Roberts, Nora. Of Blood and Bone. New York: St. Martin’s Press, 2018.
Hardcover | $28.99 USD | ISBN-13: 978-1250122995 | 453 pages | Science Fiction/Paranormal
After really enjoying the initial setup of Year One, I really liked seeing the further development of the characters and the world in Of Blood and Bone, especially focusing on the One of the series title, Fallon.
I enjoyed seeing Fallon coming into her own and mastering her gifts, and that for me was the best part of the book, as it allowed me to really get to know her, especially since the last book and the first part of this one got me invested in her unique family situation in the midst of the Doom.
The one weak spot, which seems to be the case for me with much of Roberts’ work, is the poor, somewhat sudden development of the romance between Fallon and Duncan. I can understand it in theory, given they do have some common ground, but it just felt out of place after spending so much time with Fallon during her training with Mallick, and I wished it focused just on her development. I also felt that the familial and romantic bonds in Fallon’s family were much more interesting, whether it be the magickal scenes between Fallon and her birth father, Max, the sweet moments at the beginning between her and Simon, the father who raised her, or the descriptions in both books of Lana’s love for both Max and Simon.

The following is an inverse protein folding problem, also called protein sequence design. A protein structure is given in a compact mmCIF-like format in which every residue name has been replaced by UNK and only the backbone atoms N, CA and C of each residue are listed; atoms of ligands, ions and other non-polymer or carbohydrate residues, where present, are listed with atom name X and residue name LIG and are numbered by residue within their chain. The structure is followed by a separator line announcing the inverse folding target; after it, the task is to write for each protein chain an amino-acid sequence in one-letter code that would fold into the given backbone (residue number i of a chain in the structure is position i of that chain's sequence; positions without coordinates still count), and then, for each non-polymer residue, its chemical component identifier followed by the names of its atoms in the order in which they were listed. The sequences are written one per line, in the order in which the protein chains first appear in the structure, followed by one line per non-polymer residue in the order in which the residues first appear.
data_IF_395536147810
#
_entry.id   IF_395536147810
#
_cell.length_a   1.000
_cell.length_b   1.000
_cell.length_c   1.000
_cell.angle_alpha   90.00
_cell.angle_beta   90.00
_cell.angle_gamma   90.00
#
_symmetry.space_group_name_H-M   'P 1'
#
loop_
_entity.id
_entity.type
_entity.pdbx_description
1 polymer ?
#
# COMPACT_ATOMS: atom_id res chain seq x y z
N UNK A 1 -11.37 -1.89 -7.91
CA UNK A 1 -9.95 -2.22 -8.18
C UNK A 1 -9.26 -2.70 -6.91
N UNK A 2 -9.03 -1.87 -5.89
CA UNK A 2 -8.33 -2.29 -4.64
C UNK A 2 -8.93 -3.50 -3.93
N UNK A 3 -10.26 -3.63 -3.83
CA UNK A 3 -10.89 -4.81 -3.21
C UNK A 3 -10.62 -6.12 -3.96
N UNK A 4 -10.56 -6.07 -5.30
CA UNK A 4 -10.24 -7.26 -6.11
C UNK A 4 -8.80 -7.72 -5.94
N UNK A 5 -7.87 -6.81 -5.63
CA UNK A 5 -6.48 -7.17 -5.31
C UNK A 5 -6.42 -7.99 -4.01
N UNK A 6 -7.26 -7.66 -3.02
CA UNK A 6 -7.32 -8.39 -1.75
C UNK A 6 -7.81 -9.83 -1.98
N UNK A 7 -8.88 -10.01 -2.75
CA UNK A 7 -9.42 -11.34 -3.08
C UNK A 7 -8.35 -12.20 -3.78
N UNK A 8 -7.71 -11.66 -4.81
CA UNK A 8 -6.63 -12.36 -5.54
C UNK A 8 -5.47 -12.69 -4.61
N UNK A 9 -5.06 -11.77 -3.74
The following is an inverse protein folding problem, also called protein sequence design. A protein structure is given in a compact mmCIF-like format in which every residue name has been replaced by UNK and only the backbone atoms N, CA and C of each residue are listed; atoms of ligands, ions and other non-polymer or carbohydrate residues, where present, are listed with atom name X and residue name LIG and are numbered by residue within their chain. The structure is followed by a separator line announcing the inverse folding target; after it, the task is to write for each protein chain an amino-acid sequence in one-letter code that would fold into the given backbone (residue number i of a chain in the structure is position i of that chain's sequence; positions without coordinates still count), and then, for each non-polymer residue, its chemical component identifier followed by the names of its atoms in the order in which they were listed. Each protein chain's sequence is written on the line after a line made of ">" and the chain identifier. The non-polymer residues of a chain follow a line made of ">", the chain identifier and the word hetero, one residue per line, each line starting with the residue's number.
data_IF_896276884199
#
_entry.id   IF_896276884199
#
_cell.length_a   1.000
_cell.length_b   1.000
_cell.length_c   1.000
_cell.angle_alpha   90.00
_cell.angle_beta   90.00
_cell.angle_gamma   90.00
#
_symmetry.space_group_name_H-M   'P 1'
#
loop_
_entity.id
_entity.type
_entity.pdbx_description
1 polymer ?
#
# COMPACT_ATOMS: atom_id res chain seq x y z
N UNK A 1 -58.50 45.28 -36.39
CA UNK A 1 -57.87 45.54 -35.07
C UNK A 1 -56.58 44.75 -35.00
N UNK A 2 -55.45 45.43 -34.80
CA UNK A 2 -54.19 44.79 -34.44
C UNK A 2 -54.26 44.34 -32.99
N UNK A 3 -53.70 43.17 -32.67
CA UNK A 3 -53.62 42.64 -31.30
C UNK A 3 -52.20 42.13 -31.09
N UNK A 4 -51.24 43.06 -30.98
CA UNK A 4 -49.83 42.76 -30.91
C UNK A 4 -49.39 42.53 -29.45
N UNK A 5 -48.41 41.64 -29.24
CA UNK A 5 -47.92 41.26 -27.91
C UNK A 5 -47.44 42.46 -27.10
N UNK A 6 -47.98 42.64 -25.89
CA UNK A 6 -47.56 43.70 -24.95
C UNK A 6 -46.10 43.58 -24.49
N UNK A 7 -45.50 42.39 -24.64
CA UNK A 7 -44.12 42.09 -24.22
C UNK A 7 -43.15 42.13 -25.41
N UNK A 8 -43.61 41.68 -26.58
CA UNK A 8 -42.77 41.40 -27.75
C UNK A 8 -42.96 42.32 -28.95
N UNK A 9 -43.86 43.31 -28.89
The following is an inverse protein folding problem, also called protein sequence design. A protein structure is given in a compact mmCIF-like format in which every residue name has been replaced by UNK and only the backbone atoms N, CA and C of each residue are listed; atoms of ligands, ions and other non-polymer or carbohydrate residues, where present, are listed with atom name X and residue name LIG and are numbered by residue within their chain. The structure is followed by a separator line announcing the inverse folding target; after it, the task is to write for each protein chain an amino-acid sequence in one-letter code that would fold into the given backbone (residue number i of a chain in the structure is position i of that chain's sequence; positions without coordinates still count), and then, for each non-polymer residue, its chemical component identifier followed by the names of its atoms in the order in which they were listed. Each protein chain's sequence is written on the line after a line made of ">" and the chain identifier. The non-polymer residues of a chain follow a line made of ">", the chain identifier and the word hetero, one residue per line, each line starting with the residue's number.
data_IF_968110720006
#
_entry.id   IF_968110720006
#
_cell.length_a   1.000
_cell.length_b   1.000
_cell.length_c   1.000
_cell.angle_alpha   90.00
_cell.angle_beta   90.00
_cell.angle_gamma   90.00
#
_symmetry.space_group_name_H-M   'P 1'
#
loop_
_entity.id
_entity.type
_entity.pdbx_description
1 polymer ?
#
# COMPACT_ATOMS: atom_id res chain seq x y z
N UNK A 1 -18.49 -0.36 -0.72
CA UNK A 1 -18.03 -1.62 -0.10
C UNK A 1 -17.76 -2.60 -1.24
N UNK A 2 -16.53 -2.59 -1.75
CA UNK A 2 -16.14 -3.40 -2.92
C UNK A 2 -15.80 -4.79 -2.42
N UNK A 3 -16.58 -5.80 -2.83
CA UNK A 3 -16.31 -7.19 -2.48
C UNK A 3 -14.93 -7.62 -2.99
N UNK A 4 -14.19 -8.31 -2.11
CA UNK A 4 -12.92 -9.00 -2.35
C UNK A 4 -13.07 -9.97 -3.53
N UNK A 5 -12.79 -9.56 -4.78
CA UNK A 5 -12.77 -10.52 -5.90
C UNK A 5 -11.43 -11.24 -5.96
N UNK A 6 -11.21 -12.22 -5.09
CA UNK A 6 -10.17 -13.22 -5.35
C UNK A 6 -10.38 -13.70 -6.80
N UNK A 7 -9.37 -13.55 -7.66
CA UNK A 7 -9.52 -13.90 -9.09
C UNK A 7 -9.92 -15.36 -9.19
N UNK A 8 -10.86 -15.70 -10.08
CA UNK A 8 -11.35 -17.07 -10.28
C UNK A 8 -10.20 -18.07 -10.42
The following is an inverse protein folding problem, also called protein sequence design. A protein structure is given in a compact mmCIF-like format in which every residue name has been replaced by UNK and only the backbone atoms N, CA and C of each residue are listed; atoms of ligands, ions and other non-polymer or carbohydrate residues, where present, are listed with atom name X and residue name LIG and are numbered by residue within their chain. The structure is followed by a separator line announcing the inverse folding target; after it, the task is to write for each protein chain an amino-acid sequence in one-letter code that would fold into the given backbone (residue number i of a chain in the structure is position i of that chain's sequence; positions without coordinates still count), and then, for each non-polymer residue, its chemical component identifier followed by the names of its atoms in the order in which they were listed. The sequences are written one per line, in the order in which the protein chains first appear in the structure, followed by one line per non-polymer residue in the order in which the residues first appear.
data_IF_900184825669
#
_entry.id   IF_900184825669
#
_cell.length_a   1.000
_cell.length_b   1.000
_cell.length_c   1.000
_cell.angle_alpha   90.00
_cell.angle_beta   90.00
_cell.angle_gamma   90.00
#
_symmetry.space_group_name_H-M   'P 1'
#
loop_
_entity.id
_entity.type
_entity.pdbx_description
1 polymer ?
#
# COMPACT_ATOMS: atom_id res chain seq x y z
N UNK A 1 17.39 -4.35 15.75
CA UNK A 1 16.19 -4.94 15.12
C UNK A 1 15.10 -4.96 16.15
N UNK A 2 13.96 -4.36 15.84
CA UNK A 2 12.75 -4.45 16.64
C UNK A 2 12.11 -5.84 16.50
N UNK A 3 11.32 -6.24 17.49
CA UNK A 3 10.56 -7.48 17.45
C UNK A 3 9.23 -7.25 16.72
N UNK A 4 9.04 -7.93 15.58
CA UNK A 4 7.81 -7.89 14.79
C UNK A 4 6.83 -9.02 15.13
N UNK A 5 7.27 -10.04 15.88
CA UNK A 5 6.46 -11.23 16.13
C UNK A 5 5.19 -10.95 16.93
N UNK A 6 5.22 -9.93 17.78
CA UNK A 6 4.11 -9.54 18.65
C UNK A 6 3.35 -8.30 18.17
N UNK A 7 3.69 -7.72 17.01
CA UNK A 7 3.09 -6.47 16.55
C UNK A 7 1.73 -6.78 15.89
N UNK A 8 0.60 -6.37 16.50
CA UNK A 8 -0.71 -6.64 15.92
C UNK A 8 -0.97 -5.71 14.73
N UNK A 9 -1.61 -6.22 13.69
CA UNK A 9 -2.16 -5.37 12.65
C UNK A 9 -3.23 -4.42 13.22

I really liked this one overall, even if it does suffer a bit from being a middle book, expanding on the story, but still feeling a little open-ended. I still feel it’s worth picking up if you enjoyed the first one.